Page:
It’s been almost a year since Key & Peele went off the air and the show’s impact is still being felt as the show’s stars, Keegan-Michael Key and Jordan Peele, branch out alone and together toward new challenges, including the team’s first starring feature film venture, Keanu, and the Mike Birbiglia film Don’t Think Twice, in which Key plays a major role. The series, recently collected in the DVD box set Key & Peele: The Complete Series, is still missed, however, particularly in an election year when so many issues seem ripe for commentary. We asked Key about watching this wild campaign from the sidelines, the challenge of working as a part of a comedy duo, his efforts to take on more dramatic work, and whether Key & Peele will ever return as a sketch show.
Do you feel a push to weigh in on everything that’s going on right now through the lens of comedy and satire in the way that Key & Peele did? Did you anticipate that when you decided to end the show?
I did not anticipate it when we decided to end the show. I think people… not in regards to the political realm. When we ended the show, there were people who were like, “What! Oh no, you guys make us laugh!” Recently, there has been a little more, “Boy we really need Luther, we really need Luther,” and I’m going “We really need Luther for what exactly?”
Because, I think some of the behavior we’re seeing is so… It’s so egregious and so obvious, in my opinion, that there’s nothing that you need. Everybody’s outrage is already on Twitter. [Laughs.] We saw Jon Stewart went on a tirade the other night. But we’ve seen all of that already. I’m not sure how Luther would do it better. The general public is doing it already.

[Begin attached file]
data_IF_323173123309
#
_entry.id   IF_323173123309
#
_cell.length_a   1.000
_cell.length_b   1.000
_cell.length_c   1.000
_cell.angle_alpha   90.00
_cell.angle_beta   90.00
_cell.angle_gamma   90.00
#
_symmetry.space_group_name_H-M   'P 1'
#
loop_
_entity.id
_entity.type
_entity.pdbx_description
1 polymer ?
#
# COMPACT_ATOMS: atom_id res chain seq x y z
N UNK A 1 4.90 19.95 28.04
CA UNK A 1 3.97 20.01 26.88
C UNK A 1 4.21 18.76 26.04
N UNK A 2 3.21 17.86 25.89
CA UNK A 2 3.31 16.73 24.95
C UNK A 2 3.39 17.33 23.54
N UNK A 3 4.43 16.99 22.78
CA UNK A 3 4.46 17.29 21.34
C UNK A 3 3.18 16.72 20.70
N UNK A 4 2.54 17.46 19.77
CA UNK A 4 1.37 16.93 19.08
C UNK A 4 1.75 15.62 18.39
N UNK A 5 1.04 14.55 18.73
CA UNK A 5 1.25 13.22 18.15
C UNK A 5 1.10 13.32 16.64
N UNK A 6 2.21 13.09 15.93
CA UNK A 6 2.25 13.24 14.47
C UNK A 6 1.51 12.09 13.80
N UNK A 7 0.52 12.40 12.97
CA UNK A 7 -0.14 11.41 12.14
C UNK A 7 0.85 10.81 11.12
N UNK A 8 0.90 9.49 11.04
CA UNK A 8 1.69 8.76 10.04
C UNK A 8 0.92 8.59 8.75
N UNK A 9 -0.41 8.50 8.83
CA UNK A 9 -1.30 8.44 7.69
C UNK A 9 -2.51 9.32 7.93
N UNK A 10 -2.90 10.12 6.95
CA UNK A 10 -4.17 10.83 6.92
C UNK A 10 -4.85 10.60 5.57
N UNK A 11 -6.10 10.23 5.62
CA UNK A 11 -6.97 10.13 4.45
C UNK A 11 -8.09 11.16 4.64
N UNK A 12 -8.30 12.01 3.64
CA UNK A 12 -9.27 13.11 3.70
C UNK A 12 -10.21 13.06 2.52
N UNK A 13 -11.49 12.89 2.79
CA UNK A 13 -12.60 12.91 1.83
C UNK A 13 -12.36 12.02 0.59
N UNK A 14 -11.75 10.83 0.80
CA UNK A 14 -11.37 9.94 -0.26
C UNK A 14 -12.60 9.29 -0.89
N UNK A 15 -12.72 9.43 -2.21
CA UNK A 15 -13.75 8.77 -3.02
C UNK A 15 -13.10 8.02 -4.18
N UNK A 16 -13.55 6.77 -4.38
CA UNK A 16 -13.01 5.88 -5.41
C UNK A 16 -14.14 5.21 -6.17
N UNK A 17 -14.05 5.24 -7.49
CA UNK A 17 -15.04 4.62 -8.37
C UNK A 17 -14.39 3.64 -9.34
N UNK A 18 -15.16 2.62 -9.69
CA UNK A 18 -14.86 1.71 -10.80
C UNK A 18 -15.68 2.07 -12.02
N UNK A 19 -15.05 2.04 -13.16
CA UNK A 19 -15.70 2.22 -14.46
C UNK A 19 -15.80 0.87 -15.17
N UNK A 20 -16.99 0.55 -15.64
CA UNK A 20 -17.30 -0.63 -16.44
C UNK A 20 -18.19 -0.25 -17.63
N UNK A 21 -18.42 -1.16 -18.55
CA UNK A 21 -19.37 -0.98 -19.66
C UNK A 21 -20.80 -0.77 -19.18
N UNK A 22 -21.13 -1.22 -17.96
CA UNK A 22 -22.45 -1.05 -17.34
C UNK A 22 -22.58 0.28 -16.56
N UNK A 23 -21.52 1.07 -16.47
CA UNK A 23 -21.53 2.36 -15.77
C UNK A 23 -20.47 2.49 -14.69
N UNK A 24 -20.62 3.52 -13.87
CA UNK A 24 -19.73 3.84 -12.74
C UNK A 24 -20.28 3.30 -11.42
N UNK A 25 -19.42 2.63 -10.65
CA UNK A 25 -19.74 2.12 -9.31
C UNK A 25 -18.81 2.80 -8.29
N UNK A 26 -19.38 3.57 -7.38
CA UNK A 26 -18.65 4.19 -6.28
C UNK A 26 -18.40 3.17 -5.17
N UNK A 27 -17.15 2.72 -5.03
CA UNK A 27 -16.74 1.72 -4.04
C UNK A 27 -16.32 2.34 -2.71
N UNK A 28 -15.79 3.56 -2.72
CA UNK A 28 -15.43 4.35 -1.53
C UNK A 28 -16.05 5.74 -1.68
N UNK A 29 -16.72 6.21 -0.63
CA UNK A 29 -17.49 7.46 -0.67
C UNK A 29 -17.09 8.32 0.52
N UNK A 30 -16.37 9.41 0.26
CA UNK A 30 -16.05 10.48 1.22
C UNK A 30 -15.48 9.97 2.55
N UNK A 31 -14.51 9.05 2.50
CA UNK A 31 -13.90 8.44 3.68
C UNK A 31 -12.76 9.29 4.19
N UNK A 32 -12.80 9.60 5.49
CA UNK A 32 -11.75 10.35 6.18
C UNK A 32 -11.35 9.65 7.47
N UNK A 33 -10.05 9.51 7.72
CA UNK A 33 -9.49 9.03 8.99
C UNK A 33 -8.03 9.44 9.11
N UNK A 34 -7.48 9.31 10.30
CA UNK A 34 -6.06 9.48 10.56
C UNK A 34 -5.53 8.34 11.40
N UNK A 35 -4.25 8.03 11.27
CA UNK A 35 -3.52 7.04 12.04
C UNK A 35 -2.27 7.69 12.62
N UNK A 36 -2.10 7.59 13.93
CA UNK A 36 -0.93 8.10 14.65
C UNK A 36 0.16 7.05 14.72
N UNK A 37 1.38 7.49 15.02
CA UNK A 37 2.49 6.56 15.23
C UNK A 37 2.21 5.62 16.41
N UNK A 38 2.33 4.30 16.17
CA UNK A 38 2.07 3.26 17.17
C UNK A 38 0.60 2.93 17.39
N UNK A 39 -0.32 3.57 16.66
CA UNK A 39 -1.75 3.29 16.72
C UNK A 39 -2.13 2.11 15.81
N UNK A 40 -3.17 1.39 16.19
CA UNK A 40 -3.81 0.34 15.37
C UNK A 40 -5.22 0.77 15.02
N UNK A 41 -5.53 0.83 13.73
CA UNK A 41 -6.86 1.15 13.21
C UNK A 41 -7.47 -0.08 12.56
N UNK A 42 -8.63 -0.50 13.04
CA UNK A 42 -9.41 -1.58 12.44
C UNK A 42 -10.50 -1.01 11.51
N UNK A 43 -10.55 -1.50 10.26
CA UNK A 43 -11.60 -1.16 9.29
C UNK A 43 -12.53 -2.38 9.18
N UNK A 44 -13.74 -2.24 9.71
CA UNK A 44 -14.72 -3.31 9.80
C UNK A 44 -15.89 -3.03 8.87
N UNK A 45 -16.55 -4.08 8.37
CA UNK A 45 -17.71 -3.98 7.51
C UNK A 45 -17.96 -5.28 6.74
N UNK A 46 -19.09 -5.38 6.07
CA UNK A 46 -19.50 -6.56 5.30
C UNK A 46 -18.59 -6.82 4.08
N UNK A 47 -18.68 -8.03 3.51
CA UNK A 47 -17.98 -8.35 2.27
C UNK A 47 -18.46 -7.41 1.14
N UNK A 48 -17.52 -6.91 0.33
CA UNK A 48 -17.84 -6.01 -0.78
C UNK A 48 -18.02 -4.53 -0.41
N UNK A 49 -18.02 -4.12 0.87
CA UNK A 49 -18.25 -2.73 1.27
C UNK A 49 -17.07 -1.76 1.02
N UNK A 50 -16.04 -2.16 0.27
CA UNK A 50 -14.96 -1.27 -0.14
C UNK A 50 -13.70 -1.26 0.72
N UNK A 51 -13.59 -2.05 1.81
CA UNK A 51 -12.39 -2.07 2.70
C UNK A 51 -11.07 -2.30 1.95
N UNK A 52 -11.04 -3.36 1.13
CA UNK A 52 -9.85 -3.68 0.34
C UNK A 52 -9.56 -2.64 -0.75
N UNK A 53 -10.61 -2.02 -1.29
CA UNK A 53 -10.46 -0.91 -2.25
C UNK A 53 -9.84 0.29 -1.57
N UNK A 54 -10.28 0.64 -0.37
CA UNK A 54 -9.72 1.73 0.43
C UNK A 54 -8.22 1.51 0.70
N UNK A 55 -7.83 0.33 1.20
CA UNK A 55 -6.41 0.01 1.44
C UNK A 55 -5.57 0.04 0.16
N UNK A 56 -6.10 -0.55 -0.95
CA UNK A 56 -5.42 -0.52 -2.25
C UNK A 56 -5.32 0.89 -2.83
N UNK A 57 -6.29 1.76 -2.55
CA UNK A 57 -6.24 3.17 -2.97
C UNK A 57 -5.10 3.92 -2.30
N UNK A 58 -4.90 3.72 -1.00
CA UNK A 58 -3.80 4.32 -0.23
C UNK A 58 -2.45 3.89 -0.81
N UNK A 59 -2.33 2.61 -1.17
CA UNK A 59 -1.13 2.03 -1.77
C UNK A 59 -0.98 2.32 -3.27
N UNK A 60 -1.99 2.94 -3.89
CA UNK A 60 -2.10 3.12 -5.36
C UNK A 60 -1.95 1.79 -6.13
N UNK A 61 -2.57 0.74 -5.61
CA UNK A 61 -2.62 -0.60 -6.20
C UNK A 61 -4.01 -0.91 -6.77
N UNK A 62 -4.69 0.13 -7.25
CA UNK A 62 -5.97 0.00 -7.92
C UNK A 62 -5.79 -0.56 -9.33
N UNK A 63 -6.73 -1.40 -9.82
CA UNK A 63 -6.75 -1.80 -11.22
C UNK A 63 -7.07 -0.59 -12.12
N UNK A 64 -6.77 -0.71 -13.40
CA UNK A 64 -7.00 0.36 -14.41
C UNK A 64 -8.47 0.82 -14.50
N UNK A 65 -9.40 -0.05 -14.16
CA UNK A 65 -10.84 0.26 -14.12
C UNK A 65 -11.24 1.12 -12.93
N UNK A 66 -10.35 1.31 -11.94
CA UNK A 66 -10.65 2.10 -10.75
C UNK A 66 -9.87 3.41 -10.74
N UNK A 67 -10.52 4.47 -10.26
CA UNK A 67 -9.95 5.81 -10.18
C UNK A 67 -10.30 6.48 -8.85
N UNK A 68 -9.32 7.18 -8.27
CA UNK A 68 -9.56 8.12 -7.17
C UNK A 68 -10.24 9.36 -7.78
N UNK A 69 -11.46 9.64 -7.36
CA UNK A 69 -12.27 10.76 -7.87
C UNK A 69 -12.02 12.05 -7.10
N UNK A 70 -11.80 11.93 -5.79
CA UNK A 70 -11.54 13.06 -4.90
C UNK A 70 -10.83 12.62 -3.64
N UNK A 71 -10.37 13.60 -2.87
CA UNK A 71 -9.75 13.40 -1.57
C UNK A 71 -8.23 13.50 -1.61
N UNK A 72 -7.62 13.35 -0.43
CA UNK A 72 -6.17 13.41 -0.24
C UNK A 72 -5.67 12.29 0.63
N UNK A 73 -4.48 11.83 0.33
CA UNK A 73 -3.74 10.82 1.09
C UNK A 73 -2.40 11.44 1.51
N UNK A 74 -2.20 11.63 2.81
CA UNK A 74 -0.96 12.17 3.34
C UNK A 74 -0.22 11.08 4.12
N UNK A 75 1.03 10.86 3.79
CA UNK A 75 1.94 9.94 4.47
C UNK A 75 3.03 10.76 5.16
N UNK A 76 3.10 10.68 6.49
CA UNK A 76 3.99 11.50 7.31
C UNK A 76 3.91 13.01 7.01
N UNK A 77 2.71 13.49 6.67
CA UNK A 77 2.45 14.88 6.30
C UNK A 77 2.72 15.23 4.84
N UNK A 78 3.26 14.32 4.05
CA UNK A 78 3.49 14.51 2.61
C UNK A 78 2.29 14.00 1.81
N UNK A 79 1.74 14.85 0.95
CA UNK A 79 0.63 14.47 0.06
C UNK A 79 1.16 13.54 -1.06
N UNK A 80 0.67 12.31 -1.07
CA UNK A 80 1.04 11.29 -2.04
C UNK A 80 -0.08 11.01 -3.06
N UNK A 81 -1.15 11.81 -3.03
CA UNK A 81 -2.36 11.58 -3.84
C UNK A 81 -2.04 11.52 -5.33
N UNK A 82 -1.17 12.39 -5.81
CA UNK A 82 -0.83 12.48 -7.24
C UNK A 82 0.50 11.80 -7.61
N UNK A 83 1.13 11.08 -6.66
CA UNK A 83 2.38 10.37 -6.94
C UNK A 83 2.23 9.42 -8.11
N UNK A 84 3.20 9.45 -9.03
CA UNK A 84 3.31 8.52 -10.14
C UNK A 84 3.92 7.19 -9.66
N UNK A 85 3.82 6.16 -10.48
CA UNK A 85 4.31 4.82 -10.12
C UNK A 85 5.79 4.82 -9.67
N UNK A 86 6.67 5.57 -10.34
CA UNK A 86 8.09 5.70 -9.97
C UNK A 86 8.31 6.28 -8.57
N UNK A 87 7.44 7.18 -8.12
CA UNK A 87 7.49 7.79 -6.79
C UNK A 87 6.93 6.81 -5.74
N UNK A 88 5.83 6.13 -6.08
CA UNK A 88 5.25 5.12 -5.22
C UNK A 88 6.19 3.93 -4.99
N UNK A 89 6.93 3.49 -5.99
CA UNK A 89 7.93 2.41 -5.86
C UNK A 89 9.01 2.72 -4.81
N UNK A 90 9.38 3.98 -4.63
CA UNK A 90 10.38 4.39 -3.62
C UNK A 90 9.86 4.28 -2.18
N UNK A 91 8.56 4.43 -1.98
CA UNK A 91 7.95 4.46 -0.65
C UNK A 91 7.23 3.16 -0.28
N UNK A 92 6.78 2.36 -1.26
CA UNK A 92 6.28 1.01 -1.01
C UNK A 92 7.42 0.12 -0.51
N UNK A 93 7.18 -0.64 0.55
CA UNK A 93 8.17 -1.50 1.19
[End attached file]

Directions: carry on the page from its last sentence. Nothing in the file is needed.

So, there has been a little bit of a push, but the thing is also, from a completely comedic standpoint — and I’m not even speaking about the social component — I don’t know that there’s anything Jordan and I could manufacture that would be more ridiculous than what we’re seeing already.
So, I’m not sure how we would go about making it… Though, that of course, would be a delicious challenge. I would be remiss if I said I don’t miss it at all. It would be fun to sit down and put our heads together, maybe say, “Hmmm, what would the take on this be? What would the twist be?” So, yeah there is a little tug, a little pull of saying, “What would we do?” If he and I were to sit down in a room together and discuss it.
Does it concern you that we’re at a point where it is so obvious what’s going on that it’s very hard to satirize? Like you said, it’s so silly right now. Is there a concern that we’re all so aware of it and yet it’s still charging ahead?
It is frustrating. Comedically, where would I find the nuance? In my mind right now, actually in my mind, thinking about would the sketch be? What would it be? From a personal point of view, I’m going, “I don’t understand what…” Because I’m operating from a place, I think quite a few Americans are operating from a place where we’re trying to be rational. We’re trying to be logical. I think it’s not too much to ask a candidate what they’re actually practically thinking about doing.
I think one of the more interesting chapters of this political cycle is going to be the debate. I’m really looking forward to the debate. Maybe you should call me back, and ask me the first question again after the debates are done. Probably then I’ll really get into it. Then I’ll be able to weigh in other than via Twitter. It’s just… I really am baffled. But if you were to ask somebody who was all the way to the right, they might say that they’re baffled that anybody would vote for Hillary. So, you know, comme ci, comme ça.